Although it is not officially recognized by the International Ice Hockey Federation, more and more fans are recognizing Winter Games gold, an IIHF Women’s Worlds Championship Gold, and a Clarkson Cup as qualification for a Triple Gold Club for Women. The Triple Gold Club for Men is formally recognized as Winter Games gold, Men’s Championship Gold, and a Stanley Cup.
The first women that were deemed to have Triple Gold Club status were Caroline Ouellette and Kim St. Pierre in 2009 (the first year that a Clarkson Cup was held). In the following year, Jenny Potter would become the first American to gain entry into said club. Coming off a Winter Games gold medal in 2010, Sarah Vaillancourt would win the Clarkson Cup in 2011 to become the fourth fantastic member.
The 2011 CWHL Draft produced two more members of the Triple Gold Club for Women, Meghan Agosta (first pick overall), and Catherine Ward, respectively. Their accomplishments would be attained in the year 2012. The year marked three women overall gaining entry into the club. Meghan Agosta ended her superlative rookie year with the Montreal Stars by winning her first Clarkson Cup, and becoming the fifth woman to earn Triple Gold Club status.
Marie-Philip Poulin would win a long awaited gold medal at the IIHF Women’s Worlds in Burlington, Vermont to gain entry. Catherine Ward would have the most memorable 2012 of all the newest members by winning the Clarkson Cup and the IIHF Worlds to qualify for the gold. Heading into Burlington, Vermont, Agosta and Poulin had already had two of the three requirements, while Ward only had one (the Vancouver gold).
As the 2012 CWHL Draft promises to be one of the finest drafts ever, several prospects have the potential to gain entry into this unique club. Charline Labonte, Rebecca Johnston, and Haley Irwin are one Clarkson Cup away from becoming new members.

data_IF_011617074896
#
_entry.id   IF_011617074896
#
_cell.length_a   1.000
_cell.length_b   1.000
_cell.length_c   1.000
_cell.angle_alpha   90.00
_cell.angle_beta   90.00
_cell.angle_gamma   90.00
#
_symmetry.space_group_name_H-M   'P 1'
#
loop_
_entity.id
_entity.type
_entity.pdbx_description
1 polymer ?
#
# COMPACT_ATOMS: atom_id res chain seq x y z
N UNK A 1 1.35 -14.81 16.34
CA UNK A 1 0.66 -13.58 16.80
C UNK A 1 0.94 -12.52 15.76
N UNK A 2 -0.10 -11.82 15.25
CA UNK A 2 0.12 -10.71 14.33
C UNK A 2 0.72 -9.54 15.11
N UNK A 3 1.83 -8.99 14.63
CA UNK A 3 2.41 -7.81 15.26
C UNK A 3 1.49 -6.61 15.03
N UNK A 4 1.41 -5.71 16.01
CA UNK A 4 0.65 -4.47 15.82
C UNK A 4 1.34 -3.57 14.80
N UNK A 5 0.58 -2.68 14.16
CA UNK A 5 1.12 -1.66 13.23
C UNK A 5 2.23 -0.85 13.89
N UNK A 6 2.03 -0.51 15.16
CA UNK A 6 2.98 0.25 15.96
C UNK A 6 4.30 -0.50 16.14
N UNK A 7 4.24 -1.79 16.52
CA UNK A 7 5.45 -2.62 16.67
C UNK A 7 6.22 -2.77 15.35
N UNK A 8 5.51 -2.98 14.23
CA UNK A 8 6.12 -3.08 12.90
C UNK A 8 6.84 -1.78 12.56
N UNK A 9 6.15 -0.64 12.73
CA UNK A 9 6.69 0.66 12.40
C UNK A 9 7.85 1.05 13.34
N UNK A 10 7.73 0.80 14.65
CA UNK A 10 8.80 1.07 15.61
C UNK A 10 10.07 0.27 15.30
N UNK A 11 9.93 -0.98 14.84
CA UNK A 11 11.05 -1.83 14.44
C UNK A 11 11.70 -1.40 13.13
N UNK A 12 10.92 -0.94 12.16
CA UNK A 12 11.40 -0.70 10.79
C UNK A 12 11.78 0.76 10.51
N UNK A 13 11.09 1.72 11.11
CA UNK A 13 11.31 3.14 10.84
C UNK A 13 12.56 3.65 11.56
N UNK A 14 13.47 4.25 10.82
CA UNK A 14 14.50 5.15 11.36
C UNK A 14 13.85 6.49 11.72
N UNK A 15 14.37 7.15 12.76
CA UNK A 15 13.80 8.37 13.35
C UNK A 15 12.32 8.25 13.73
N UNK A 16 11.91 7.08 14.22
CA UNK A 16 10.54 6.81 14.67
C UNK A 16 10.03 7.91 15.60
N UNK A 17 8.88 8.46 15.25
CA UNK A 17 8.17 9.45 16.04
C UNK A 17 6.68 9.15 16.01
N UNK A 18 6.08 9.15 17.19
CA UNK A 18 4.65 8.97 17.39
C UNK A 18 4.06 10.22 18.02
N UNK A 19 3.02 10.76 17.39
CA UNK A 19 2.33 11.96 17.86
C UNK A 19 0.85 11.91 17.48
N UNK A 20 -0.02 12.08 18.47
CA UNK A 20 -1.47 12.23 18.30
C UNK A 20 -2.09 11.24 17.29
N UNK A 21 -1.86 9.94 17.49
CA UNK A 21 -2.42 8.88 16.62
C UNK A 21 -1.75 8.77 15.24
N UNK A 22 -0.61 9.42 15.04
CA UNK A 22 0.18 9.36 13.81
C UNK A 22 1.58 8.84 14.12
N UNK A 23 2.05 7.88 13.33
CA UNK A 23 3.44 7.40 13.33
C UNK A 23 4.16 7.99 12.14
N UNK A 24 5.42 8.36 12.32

Top prospects Bailey Bram, Natalie Spooner, and Jennifer Wakefield only have one of the three requirements (IIHF World Championship Gold), but all three are strong candidates for spots on the 2014 Sochi Winter Games roster.
Canadian draft prospect Jocelyne Larocque, along with American prospect Hilary Knight has the opportunity to take their accomplishments to another level. While both skaters need a Winter Games medal and a Clarkson Cup championship, what they already have will provide them with the chance to join very elite company. As a member of the Minnesota-Duluth Bulldogs, Larocque won the NCAA Frozen Four championship in 2010. Knight claimed the Frozen Four crown with the Wisconsin Badgers in 2009 and 2011, respectively.
Only two women, Caroline Ouellette and Jenny Potter, have won Winter Games gold, World championship gold, a Clarkson Cup and an NCAA Frozen Four. This very rare grand slam in women’s hockey is within the grasp of both Larocque and Knight.
As a side note, Haley Irwin won the Frozen Four with Minnesota Duluth in 2008, so a Clarkson Cup victory in 2013 would make her the third woman to earn the grand slam. Of all the prospects in the 2012 CWHL Draft, Larocque, Knight and Irwin are among the very few that have won the Frozen Four. A Canadian variation of this grand slam was accomplished by Catherine Ward. Rather than an NCAA Frozen Four, she won a CIS championship. Considering Charline Labonte also has a CIS championship, a Clarkson Cup would also place her in unique territory also.
Although winning a championship is an integral part of the game (and a status symbol for some), the most important thing for these draft picks to remember is that every time their skates adorn the frozen surface of the rink, they are continuously making history. Although winning seems easy (even in a five team league), something that will always carry more value is the admiration of fans, and the opportunity to lay the foundation towards constructing the finest women’s league in the world.